New Delhi, Dec 29 (UiTV/IANS) – Over the past couple of years many of us have struggled with sleep due to stress and other challenges amid the Covid-19 pandemic. As per a study published in Sleep Medicine in November 2021 where 22,330 adults from 13 countries were surveyed, one in three participants had clinical insomnia symptoms and nearly 20 per cent had the conditions for insomnia disorder. These figures are more than double of what they were pre-pandemic.
While increased dependency on gadgets after the pandemic has been seen to impact sleep patterns, psychological disorders like anxiety and depression among others also contribute to sleep problems. Most people require 7-8 hours of sleep per night. A good night’s sleep is necessary for our mental well-being as it recharges and resets our minds for optimal functioning. The inability to sleep is a cause for worry as sleep deprivation affects our cognitive and emotional capabilities.
Experts say without proper sleep a person is more inclined to be tired, easily irritated, aggressive or unable to concentrate which affects their productivity and efficiency. If the sleep-related issues persist for days and are not addressed soon, it may lead to sleep disorders and can affect one’s mental health.
Below are the most common reasons why you may not be able to sleep at night:
1. Increased gadget use
Increased dependence on gadgets for entertainment or relaxation after the pandemic could be one of the culprits behind impaired sleep. Being on the phone during bedtime could be eating into your sleep. Blue light emitted from phones impairs the release of the sleep hormone ‘melatonin’. Melatonin is produced about 2 hours before bedtime, and the brain links the blue light emitted from screens to daytime, affecting the sleep hormone’s effects.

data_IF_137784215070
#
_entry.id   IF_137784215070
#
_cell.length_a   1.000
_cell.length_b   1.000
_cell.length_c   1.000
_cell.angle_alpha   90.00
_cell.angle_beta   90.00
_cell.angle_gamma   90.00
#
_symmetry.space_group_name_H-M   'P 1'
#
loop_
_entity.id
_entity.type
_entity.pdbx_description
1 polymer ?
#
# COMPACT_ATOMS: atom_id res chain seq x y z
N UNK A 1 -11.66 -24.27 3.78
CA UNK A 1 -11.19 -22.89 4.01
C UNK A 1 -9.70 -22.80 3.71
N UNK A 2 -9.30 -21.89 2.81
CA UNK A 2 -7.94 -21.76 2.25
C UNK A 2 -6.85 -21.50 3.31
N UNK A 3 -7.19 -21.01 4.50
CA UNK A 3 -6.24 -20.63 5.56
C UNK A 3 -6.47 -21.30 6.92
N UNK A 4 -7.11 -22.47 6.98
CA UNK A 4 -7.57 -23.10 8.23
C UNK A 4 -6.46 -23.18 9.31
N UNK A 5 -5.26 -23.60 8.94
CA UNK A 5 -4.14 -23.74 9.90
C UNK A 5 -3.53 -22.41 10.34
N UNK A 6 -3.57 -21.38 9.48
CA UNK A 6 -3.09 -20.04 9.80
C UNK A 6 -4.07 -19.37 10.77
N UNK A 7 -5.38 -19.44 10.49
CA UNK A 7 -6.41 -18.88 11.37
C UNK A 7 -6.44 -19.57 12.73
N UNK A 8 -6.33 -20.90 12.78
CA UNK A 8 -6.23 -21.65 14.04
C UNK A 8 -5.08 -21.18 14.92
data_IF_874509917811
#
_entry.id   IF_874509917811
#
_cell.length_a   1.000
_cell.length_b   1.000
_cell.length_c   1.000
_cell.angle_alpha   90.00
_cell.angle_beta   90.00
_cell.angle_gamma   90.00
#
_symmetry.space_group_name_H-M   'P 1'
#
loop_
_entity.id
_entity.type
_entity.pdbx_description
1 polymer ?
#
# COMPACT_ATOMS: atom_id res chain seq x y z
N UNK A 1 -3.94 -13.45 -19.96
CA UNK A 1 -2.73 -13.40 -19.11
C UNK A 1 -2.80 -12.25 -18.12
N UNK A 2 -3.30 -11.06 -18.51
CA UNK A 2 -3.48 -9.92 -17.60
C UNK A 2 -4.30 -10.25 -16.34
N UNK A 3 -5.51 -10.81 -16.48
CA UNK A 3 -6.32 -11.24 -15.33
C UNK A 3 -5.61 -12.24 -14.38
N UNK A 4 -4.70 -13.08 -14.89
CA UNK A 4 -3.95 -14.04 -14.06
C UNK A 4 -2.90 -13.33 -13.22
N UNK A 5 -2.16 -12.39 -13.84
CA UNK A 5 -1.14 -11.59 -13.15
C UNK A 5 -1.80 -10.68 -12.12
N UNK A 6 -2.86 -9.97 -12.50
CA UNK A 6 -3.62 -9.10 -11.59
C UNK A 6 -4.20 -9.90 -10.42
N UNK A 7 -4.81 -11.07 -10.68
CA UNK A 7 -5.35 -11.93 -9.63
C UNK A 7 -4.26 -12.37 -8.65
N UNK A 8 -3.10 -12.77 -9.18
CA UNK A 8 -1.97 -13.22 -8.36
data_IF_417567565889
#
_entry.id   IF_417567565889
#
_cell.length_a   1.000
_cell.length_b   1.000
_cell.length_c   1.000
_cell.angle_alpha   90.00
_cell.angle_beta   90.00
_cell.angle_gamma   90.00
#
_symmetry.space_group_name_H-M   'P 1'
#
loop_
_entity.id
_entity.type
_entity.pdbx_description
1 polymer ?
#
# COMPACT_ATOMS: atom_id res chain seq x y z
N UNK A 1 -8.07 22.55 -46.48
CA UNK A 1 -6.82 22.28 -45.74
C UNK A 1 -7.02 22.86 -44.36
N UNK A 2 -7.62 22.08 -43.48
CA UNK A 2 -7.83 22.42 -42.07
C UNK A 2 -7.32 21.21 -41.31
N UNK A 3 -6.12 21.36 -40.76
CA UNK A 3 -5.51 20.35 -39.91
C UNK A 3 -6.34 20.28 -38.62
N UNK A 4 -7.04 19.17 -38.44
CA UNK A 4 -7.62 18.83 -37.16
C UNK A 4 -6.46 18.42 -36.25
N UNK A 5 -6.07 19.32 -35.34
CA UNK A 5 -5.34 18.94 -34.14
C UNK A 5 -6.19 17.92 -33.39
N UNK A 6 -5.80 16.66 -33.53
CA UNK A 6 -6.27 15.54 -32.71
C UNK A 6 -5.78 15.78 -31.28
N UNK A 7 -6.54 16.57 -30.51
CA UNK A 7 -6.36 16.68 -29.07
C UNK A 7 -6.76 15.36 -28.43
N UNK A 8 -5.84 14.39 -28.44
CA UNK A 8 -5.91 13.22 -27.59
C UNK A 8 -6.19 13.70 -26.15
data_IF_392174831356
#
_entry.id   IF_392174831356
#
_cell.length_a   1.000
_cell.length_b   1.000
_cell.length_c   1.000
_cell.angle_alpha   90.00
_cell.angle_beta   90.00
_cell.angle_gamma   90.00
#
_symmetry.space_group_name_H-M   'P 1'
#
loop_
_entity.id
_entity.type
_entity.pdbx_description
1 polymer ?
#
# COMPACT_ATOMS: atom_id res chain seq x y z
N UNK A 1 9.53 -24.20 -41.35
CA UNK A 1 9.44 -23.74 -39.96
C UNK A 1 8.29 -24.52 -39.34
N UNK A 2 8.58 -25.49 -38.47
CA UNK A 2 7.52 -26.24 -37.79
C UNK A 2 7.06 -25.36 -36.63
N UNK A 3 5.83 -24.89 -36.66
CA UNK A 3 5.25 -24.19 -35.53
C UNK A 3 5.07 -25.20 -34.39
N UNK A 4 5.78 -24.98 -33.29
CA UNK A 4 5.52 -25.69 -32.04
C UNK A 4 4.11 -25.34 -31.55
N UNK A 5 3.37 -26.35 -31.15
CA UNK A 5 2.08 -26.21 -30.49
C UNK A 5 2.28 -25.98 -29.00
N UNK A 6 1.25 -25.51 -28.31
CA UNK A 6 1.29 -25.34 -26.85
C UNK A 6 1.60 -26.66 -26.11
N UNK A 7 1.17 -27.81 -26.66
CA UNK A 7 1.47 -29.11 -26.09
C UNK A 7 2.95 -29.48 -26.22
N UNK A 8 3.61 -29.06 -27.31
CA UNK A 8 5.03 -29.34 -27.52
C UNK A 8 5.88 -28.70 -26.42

2. Less priority to sleep
Have you ever compromised on your sleep cause you had to juggle work, chores, socialising and other tasks on your plate? Sleep is often not prioritised by many and is taken for granted, especially by youngsters. Having an irregular sleep schedule or staying up late can affect getting a good night’s sleep. In the long term, it can also seriously affect one’s day to day activities at work or college among others. A regular sleep schedule is highly beneficial as it enables optimal functioning and reduces stress.
3. Age-related issues
Senior citizens may face trouble sleeping due to age-related illnesses such as Alzheimer’s disease. Other causes may include pain due to chronic illnesses, insomnia or the need to urinate often. Some also find that it gets difficult to fall asleep as they age. Many individuals keep waking up throughout the night or way earlier in the morning as less time is spent in deep sleep. Due to frequent disruptions in sleep, older people may feel tired or sleep-deprived even if their total sleep time remains unchanged.
Taking warm milk or avoiding caffeine before bedtime and not taking naps during the day can help improve sleep for the elderly.
4. Caffeine and alcohol intake
Increased caffeine or alcohol intake before bedtime is not advisable. It is recommended to not take caffeine six hours before bed as it can affect the duration and efficiency of sleep. Alcohol can also result in disintegrated sleep as consuming an excessive amount doesn’t result in deep sleep that makes one feel refreshed in the morning. Alcohol consumption before bedtime also affects sleep by causing dehydration.
5. Mental health problems or Stress
Individuals suffering from mental health issues such as depression or anxiety can have a hard time falling asleep. They might sleep very little or sleep too much. Anxiety and sleep are also closely connected with each other. While anxiety can hinder sleep, one can also get anxious just worrying about not getting proper sleep.